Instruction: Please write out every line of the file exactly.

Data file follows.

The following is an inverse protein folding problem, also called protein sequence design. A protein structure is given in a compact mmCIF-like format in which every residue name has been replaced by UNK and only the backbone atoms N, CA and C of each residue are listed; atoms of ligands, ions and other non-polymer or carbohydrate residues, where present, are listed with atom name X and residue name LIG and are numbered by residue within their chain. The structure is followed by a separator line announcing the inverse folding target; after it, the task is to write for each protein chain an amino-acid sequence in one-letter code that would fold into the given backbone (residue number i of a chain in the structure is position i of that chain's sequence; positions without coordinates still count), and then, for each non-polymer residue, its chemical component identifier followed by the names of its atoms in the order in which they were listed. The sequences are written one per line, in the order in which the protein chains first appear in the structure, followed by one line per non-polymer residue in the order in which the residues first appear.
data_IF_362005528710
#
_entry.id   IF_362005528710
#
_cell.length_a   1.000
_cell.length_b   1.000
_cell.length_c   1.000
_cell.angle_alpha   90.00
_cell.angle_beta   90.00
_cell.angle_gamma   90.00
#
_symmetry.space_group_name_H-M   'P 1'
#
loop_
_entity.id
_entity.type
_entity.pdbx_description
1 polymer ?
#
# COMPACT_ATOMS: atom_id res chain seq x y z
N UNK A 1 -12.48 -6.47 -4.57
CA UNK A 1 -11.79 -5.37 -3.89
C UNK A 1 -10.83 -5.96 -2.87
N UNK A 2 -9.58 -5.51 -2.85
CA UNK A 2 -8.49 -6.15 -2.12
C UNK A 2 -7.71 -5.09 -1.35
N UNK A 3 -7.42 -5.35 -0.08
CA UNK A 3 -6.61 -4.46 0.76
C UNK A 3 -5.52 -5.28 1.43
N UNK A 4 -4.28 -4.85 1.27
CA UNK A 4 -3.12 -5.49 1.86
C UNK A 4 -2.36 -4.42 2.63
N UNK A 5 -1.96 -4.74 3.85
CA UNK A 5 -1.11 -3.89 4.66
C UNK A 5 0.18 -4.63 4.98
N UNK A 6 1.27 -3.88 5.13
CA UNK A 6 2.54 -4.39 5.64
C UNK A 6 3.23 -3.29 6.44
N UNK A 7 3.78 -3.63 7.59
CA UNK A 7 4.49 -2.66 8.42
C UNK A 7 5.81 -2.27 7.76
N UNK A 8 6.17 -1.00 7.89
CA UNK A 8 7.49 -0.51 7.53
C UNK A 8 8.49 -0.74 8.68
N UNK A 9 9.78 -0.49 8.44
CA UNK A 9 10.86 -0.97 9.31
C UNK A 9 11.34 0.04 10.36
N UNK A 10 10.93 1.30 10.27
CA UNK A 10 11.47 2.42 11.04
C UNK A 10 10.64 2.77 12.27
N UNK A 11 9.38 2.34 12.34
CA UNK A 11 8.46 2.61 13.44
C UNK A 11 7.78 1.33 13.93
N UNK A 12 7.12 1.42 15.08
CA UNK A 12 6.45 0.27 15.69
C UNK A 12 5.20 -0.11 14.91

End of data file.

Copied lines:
The following is an inverse protein folding problem, also called protein sequence design. A protein structure is given in a compact mmCIF-like format in which every residue name has been replaced by UNK and only the backbone atoms N, CA and C of each residue are listed; atoms of ligands, ions and other non-polymer or carbohydrate residues, where present, are listed with atom name X and residue name LIG and are numbered by residue within their chain. The structure is followed by a separator line announcing the inverse folding target; after it, the task is to write for each protein chain an amino-acid sequence in one-letter code that would fold into the given backbone (residue number i of a chain in the structure is position i of that chain's sequence; positions without coordinates still count), and then, for each non-polymer residue, its chemical component identifier followed by the names of its atoms in the order in which they were listed. The sequences are written one per line, in the order in which the protein chains first appear in the structure, followed by one line per non-polymer residue in the order in which the residues first appear.
data_IF_362005528710
#
_entry.id   IF_362005528710
#
_cell.length_a   1.000
_cell.length_b   1.000
_cell.length_c   1.000
_cell.angle_alpha   90.00
_cell.angle_beta   90.00
_cell.angle_gamma   90.00
#
_symmetry.space_group_name_H-M   'P 1'
#
loop_
_entity.id
_entity.type
_entity.pdbx_description
1 polymer ?
#
# COMPACT_ATOMS: atom_id res chain seq x y z
N UNK A 1 -12.48 -6.47 -4.57
CA UNK A 1 -11.79 -5.37 -3.89
C UNK A 1 -10.83 -5.96 -2.87
N UNK A 2 -9.58 -5.51 -2.85
CA UNK A 2 -8.49 -6.15 -2.12
C UNK A 2 -7.71 -5.09 -1.35
N UNK A 3 -7.42 -5.35 -0.08
CA UNK A 3 -6.61 -4.46 0.76
C UNK A 3 -5.52 -5.28 1.43
N UNK A 4 -4.28 -4.85 1.27
CA UNK A 4 -3.12 -5.49 1.86
C UNK A 4 -2.36 -4.42 2.63
N UNK A 5 -1.96 -4.74 3.85
CA UNK A 5 -1.11 -3.89 4.66
C UNK A 5 0.18 -4.63 4.98
N UNK A 6 1.27 -3.88 5.13
CA UNK A 6 2.54 -4.39 5.64
C UNK A 6 3.23 -3.29 6.44
N UNK A 7 3.78 -3.63 7.59
CA UNK A 7 4.49 -2.66 8.42
C UNK A 7 5.81 -2.27 7.76
N UNK A 8 6.17 -1.00 7.89
CA UNK A 8 7.49 -0.51 7.53
C UNK A 8 8.49 -0.74 8.68
N UNK A 9 9.78 -0.49 8.44
CA UNK A 9 10.86 -0.97 9.31
C UNK A 9 11.34 0.04 10.36
N UNK A 10 10.93 1.30 10.27
CA UNK A 10 11.47 2.42 11.04
C UNK A 10 10.64 2.77 12.27
N UNK A 11 9.38 2.34 12.34
CA UNK A 11 8.46 2.61 13.44
C UNK A 11 7.78 1.33 13.93
N UNK A 12 7.12 1.42 15.08
CA UNK A 12 6.45 0.27 15.69
C UNK A 12 5.20 -0.11 14.91